Attached Thumbnails Attached Thumbnails M95M Bulg forestock.JPG   M95M Bulg cav band.JPG   M95M Bulg rear sight.JPG   M95M Bulg bolt.JPG   M95M Bulg floorplate.JPG   M95M Bulg left receiver.JPG  

    M95M Bulg shank detail.JPG   M95M Bulg BT3.JPG  
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    Default And...

    Last but not least, a bit of militaria. Yeah, it predates all of these rifles, but it goes along with the general theme...

    This is a Serbian medal commemorating the liberation of Kosovo in the 1912 Balkan War. It has the Serbian crest with victory leaves labeled with the names of towns on one side and the reverse shows an Orthodox monastery, artillery pieces, and a legend that reads, "Kosovo Avenged."

    Thanks for looking,
    Pat
    Attached Thumbnails Attached Thumbnails Serbian Balkan War Medal 1.jpg   Serbian Balkan War Medal 2.jpg  
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    Nice collection. I started my mauser collecting with a M1924b which is very similar to yours. The only difference is that mine has a bolt take down disk in the stock. The stock is well worn/sanded but can still barely make out the number and the Peter ll car touche.



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    Quote Originally Posted by Xygorak View Post
    Very nice. These are all beautiful... makes me want to run out and find an all matching Serb Model 1924... then bring it home.

    Question about the M24/52c... can you read the earlier serial in the stock, if so, is it Czech or Romanian... all of the ones I have seen have been Romo so I'm curious...
    Xygorak,
    I can't really tell if it's a Czech or Romanian stock, and there areno other visible numbers besides the one the Communist era Yugoslavs stamped on there. With so many other Czech aspects, I'd assume it's Czech.
    Best,
    Pat
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    Poot,

    Very nice rifles tied together by a theme. So much history there. Thank you for sharing!

    Larry

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    Nice Yugo collection, thanks for sharing. I am still missing an M1924B from my small 20th C Yugo Mauser collection but I'm still hopeful. I'd love to find a 1924CK but it falls in the "holy grail" category along with the bayonet.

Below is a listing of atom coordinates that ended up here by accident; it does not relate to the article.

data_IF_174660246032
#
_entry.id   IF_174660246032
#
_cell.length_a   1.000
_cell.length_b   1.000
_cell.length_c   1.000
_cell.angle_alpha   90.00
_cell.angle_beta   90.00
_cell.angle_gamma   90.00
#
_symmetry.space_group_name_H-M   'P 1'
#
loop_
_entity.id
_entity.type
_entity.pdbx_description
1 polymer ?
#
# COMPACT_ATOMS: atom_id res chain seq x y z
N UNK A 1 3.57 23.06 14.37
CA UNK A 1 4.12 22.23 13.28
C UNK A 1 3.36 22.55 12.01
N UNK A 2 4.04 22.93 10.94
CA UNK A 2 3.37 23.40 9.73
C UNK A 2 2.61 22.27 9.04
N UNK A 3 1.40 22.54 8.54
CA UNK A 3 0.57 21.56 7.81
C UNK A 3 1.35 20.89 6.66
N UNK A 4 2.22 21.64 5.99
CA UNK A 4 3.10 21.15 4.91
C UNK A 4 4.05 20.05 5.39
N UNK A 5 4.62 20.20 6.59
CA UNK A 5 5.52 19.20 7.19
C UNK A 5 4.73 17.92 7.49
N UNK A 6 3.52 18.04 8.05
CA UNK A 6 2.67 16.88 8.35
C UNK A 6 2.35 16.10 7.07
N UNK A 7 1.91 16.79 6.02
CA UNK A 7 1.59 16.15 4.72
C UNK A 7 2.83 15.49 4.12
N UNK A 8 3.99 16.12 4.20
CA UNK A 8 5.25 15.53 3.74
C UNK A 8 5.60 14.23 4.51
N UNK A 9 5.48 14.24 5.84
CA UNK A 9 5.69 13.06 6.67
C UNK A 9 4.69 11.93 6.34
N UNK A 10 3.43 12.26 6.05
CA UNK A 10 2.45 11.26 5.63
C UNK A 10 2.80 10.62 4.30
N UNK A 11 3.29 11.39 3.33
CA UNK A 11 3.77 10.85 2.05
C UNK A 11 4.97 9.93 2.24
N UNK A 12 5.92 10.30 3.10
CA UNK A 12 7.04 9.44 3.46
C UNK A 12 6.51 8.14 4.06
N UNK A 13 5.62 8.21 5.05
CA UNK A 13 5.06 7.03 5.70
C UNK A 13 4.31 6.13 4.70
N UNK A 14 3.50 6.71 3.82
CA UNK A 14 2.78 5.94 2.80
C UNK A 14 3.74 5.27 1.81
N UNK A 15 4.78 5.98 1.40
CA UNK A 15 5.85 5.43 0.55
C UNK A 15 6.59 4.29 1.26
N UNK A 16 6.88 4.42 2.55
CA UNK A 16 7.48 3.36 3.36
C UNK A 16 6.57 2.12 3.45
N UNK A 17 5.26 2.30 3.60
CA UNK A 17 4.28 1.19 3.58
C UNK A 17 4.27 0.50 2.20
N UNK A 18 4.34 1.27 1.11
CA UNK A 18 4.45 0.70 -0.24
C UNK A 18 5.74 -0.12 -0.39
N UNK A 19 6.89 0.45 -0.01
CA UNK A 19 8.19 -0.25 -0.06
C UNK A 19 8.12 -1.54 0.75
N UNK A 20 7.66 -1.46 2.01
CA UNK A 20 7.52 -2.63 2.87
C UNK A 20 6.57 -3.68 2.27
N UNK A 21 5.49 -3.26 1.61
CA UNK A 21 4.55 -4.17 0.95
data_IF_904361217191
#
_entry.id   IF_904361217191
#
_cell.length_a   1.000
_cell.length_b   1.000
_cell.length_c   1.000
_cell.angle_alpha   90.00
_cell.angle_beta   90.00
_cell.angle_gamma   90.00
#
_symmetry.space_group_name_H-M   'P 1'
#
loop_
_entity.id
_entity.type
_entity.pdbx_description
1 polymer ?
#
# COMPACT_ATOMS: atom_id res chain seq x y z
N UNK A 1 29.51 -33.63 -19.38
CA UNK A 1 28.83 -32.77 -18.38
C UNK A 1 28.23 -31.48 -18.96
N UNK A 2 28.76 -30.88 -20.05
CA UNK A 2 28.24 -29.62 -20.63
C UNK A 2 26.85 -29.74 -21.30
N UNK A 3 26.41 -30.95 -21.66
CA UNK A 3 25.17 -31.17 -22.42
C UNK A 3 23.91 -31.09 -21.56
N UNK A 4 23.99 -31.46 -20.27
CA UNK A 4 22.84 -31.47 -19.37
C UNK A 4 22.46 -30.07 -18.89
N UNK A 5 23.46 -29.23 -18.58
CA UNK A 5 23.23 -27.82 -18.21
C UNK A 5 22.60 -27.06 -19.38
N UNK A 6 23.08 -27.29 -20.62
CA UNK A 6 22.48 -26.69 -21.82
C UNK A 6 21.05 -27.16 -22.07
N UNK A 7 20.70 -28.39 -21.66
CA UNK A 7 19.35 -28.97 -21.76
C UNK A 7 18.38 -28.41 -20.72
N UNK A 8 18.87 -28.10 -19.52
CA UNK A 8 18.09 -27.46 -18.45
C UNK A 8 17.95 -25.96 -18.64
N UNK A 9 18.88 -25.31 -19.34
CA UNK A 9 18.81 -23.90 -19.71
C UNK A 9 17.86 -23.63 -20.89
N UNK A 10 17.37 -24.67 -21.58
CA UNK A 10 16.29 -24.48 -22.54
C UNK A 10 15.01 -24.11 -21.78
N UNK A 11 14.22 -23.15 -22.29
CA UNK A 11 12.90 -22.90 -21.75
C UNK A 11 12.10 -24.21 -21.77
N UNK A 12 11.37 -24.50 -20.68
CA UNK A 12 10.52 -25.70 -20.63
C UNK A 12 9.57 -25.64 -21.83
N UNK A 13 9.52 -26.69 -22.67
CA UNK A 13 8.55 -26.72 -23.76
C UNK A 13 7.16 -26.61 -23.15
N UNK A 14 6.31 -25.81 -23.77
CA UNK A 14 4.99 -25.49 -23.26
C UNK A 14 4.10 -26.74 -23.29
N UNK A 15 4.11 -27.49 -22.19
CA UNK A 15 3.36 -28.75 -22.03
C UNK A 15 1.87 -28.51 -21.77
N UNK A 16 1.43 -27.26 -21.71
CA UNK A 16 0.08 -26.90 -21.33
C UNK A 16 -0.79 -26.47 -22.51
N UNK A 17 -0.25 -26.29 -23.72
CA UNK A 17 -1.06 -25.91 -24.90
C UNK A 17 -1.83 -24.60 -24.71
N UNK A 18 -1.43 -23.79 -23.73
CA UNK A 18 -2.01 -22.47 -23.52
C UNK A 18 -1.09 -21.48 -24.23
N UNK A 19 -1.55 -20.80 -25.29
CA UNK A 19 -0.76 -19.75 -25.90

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    Hey Poot, ..All very nice!!!.. but the Bulgarian marked M95M made me drool..need to go find a nappy or start wearing a bib while looking over this post : )

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    Thanks for the education! All very nice. Must stop and dry key board.

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    Quote Originally Posted by Destroyer View Post
    Nice Yugo collection, thanks for sharing. I am still missing an M1924B from my small 20th C Yugo Mauser collection but I'm still hopeful. I'd love to find a 1924CK but it falls in the "holy grail" category along with the bayonet.
    I would LOVE to find a 1924ck, but you're right, that's a Holy Grail rifle. The bayonet would be at least as difficult to locate and about five times as expensive, too. Thanks for the nice comments guys-
    Pat
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    very nice rifles poot. I have never been able to focus on one particular nation for collection purposes but you have an awesome collection of Yugoslav only rifles. So far the only Yugo rifles that i have are a M48B, 24/47, and a YC K98k. Again, thanks for sharing these pics and the information.
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    Quote Originally Posted by surplusnut View Post
    very nice rifles poot. I have never been able to focus on one particular nation for collection purposes but you have an awesome collection of Yugoslav only rifles. So far the only Yugo rifles that i have are a M48B, 24/47, and a YC K98k. Again, thanks for sharing these pics and the information.